Dr. Ceresoli achieved his MD at Medical School of the University of Milan, Italy. He completed his Residency in Medical Oncology at San Raffaele Scientific Institute in Milan from 1992-1996. He is currently Head of the Thoracic and GU Oncology Unit at Humanitas Institute in Bergamo, Italy. Dr. Ceresoli is part of the Faculty of the European School of Oncology for thoracic cancers. His clinical and research activity is mainly in the field of malignant pleural mesothelioma. He has been principal investigator in several trials on malignant pleural mesothelioma, and has treated many mesothelioma patients over the span of his career. He has been the Principal Investigator of the STELLAR trial of TTFields plus chemotherapy in unresectable malignant pleural mesothelioma.
Malignant pleural mesothelioma (MPM) is an aggressive disease with a dismal prognosis, whose incidence is expected to rise in many countries worldwide. Only a minority of patients is suitable for multimodality strategies including surgery. Chemotherapy with cisplatin/carboplatin and pemetrexed has represented the standard treatment for unresectable MPM for many years. Studies evaluating anti-angiogenic drugs such as bevacizumab or nintedanib added to cisplatin and pemetrexed have resulted in no or marginal improvement with increased toxicity. Recently, immunotherapy with immune checkpoint inhibitors alone or in combination with chemotherapy was evaluated as upfront treatment of unresectable MPM. In the Checkmate 743 trial, a phase 3 randomized study of first-line nivolumab + ipilimumab vs platinum doublet chemotherapy, overall survival (OS) was significantly improved with immunotherapy. The survival benefit was observed mainly in non-epithelioid histologies. Phase III trials of immunotherapy + chemotherapy vs chemotherapy alone are ongoing (IND227 trial: chemotherapy vs chemotherapy + pembrolizumab; DREAM trial: chemotherapy vs chemotherapy + durvalumab), and their results are eagerly awaited.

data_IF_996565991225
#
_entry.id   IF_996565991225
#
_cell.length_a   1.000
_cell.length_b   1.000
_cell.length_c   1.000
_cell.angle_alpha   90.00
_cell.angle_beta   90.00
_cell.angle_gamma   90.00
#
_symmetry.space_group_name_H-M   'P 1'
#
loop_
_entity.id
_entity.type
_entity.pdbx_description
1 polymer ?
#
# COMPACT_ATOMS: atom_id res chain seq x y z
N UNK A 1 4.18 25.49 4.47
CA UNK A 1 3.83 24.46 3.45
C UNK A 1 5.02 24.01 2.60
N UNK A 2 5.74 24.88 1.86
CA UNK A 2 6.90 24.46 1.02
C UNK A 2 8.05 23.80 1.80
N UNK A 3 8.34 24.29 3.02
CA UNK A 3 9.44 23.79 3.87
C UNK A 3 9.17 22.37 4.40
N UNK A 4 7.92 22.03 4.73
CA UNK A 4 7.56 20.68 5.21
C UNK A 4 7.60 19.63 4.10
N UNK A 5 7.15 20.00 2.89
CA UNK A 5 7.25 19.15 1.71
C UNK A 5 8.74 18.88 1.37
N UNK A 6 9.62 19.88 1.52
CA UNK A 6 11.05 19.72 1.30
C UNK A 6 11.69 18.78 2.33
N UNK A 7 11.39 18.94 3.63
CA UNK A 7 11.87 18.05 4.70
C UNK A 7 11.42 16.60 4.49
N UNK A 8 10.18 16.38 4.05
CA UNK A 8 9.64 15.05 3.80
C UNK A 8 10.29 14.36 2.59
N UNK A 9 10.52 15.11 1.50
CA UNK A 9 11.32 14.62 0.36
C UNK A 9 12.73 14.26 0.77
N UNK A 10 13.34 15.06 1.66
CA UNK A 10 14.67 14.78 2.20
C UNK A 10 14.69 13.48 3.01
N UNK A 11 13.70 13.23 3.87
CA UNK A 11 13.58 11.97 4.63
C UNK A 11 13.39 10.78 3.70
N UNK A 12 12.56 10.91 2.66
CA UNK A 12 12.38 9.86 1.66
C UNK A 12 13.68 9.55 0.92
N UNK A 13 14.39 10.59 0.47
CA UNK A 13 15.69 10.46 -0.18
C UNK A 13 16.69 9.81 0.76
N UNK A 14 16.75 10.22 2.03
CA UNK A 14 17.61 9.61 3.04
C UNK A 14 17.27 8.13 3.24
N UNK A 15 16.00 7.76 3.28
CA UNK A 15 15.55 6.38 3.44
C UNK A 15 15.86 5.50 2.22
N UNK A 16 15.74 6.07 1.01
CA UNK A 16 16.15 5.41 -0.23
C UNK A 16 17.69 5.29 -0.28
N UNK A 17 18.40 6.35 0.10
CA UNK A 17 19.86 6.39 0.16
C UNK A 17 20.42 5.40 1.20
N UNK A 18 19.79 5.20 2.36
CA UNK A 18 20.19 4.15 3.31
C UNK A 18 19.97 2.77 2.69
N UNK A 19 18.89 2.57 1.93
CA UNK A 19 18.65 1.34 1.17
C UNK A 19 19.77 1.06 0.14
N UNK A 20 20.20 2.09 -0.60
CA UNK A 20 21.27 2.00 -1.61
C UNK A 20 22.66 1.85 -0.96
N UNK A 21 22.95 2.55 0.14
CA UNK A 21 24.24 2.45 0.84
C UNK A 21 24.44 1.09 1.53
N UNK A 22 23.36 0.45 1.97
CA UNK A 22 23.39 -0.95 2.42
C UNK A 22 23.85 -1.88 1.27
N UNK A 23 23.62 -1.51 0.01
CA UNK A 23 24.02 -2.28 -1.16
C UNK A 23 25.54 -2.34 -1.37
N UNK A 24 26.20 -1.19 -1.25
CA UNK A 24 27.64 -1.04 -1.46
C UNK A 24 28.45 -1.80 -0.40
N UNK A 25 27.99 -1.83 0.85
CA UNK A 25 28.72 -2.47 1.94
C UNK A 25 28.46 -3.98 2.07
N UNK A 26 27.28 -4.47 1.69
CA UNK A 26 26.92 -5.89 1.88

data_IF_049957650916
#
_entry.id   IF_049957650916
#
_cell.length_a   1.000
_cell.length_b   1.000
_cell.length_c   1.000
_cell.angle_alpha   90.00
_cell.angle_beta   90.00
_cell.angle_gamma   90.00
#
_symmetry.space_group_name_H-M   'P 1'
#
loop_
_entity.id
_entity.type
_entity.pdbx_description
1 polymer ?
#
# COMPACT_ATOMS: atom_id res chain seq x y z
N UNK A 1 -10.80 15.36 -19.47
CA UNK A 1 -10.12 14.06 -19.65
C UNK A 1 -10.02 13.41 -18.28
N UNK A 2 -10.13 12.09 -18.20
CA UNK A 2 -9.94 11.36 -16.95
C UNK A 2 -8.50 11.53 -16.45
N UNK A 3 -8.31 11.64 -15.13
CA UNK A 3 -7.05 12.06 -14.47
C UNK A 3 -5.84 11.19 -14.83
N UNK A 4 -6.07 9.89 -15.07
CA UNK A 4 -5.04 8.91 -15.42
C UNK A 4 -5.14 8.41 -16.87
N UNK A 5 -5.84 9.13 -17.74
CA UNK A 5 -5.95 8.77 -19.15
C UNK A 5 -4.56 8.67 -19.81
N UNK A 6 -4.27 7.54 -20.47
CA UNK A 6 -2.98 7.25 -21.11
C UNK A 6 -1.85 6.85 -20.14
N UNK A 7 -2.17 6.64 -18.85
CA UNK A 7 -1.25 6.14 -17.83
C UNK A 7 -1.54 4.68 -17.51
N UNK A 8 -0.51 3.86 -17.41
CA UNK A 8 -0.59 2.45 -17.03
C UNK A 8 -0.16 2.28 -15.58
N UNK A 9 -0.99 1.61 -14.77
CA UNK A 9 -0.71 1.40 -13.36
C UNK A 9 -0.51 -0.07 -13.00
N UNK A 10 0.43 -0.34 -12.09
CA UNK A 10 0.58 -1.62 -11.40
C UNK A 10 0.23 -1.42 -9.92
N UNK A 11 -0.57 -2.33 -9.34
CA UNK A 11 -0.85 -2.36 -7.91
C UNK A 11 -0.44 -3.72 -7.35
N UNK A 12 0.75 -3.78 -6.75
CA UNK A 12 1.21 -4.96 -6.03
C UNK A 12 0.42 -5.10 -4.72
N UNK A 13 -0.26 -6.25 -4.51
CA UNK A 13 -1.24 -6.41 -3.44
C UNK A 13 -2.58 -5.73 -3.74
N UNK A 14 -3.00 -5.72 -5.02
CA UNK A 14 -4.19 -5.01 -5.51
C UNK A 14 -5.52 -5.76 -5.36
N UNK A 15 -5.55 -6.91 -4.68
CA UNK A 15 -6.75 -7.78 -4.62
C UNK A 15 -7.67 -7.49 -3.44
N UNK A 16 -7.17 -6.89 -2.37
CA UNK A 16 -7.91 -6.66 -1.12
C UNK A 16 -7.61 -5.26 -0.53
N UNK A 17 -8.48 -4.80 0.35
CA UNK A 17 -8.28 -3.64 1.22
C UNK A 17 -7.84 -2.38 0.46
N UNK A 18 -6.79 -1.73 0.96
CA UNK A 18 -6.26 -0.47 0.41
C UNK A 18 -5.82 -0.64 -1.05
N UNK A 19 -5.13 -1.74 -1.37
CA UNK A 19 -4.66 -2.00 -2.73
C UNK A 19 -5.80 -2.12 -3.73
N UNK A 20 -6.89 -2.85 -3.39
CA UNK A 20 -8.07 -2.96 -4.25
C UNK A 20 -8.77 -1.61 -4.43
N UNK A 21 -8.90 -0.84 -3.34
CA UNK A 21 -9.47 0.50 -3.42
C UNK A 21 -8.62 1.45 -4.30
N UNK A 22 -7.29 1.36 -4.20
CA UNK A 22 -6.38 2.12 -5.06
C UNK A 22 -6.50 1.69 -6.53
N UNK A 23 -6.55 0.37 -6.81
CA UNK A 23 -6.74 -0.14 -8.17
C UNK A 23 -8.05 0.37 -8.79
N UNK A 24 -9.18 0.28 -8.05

Tumor Treating Fields (TTFields) are a loco-regional treatment comprising low-intensity, intermediate frequency alternating electric fields delivered non-invasively to the tumor by transducer arrays applied to the skin surrounding the tumor. TTFields act with an anti-mitotic mechanism, by disruption of the mitotic spindle during metaphase and interference with the migration of intracellular polarized macromolecules and organelles during telophase. Preclinical data have shown that mesothelioma cell lines are among the most sensitive to TTFields at the optimal frequency of 150 kHz, and that TTFields increase the activity of both cisplatin and pemetrexed. TTFields delivered to the thorax in combination with platinum/pemetrexed chemotherapy have been recently explored as first-line treatment for patients with unresectable MPM. The results of the phase 2 STELLAR trial showed in 80 enrolled patients that the combination of TTFields at a frequency of 150 kHz with pemetrexed and cisplatin or carboplatin is an active and safe option in this disease setting. Median OS was 18.2 months, with 62% of patients alive at one year and a 2-year OS of 42%. Patients with epithelioid tumors survived longer, with a median OS of 21.2 months versus 12.1 months for those with non-epithelioid tumors. The addition of TTFields to standard chemotherapy was not associated with an increase in systemic toxicity. The only adverse event related to the device was skin irritation underneath the transducer arrays. Grade 1-2 skin toxicity was observed in 53 (66%) of patients; only 4 (5%) had a grade 3 skin toxicity, leading to temporary or permanent interruption of the treatment. In the majority of cases skin toxicity resolved with topical corticosteroids, short treatment breaks and a regular shifting of the arrays applied to the skin. Interestingly, recent preclinical data have shown a potential interaction of TTFields with the immune tumor microenvironment. In in vitro models, several cancer cell lines treated with TTFields exhibited increased markers of immunogenic cell death such as calreticulin and high-mobility group box 1 (HMGB1) protein. Moreover, in mice orthotopically implanted with LLC-1 cells, TTFields in combination with anti-PD-1 therapy enhanced antigen-presenting cell (CD45+) and T cell recruitment, and led to a significant decrease in tumor volume. These data suggest that TTFields-induced cell death can be immunogenic and therefore TTFields may be suitable for combination with anti-PD-1/PD-L1 therapy.